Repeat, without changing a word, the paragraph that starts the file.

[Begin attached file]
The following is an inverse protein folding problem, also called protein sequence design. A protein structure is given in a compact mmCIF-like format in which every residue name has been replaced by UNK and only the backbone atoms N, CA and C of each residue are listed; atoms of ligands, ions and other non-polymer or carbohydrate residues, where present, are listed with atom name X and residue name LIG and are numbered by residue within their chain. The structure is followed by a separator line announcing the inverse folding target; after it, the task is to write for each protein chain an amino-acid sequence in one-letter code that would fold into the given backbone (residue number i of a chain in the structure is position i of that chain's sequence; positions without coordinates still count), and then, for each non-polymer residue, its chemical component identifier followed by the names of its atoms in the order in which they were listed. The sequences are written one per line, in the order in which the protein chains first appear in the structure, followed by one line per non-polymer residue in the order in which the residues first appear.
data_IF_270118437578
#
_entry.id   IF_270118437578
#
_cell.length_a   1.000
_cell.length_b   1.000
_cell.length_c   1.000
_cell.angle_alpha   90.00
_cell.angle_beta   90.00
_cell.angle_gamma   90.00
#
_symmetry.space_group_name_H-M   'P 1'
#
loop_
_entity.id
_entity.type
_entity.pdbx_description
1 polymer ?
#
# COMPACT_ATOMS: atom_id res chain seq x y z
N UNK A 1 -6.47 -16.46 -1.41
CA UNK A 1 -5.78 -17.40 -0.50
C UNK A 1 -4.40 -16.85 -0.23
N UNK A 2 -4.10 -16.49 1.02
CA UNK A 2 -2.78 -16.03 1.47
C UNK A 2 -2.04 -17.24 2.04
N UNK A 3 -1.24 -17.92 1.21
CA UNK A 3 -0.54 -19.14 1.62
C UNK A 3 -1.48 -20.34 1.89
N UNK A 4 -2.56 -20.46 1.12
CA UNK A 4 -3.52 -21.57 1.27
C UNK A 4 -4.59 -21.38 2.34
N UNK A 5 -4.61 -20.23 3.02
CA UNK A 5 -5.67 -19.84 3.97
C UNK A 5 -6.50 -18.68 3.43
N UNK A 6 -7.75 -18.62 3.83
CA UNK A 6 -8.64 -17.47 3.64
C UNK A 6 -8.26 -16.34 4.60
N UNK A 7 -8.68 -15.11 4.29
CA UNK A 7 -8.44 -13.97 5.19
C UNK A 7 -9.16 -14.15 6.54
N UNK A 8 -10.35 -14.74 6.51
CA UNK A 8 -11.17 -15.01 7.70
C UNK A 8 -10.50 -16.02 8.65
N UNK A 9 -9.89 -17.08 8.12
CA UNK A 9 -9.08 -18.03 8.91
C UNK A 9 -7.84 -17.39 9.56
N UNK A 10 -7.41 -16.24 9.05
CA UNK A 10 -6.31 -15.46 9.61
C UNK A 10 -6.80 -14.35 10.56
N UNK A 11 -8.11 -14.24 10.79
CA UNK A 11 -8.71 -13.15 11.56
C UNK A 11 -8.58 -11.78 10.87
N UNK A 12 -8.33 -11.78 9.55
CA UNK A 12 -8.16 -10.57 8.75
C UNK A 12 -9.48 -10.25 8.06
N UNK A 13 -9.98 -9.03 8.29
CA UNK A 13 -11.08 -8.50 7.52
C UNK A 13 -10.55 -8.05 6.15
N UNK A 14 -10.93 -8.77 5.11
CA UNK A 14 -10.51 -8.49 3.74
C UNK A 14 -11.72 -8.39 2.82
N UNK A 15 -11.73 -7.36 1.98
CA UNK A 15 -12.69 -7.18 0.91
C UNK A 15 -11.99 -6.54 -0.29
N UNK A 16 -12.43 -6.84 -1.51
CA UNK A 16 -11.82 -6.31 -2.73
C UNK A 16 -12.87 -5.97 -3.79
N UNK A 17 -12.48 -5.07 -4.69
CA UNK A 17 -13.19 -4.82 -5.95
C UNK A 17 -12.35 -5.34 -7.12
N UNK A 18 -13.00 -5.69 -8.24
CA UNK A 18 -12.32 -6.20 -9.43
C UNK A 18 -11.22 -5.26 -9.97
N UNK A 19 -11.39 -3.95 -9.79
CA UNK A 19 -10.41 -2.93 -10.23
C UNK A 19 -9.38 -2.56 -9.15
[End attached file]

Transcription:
The following is an inverse protein folding problem, also called protein sequence design. A protein structure is given in a compact mmCIF-like format in which every residue name has been replaced by UNK and only the backbone atoms N, CA and C of each residue are listed; atoms of ligands, ions and other non-polymer or carbohydrate residues, where present, are listed with atom name X and residue name LIG and are numbered by residue within their chain. The structure is followed by a separator line announcing the inverse folding target; after it, the task is to write for each protein chain an amino-acid sequence in one-letter code that would fold into the given backbone (residue number i of a chain in the structure is position i of that chain's sequence; positions without coordinates still count), and then, for each non-polymer residue, its chemical component identifier followed by the names of its atoms in the order in which they were listed. The sequences are written one per line, in the order in which the protein chains first appear in the structure, followed by one line per non-polymer residue in the order in which the residues first appear.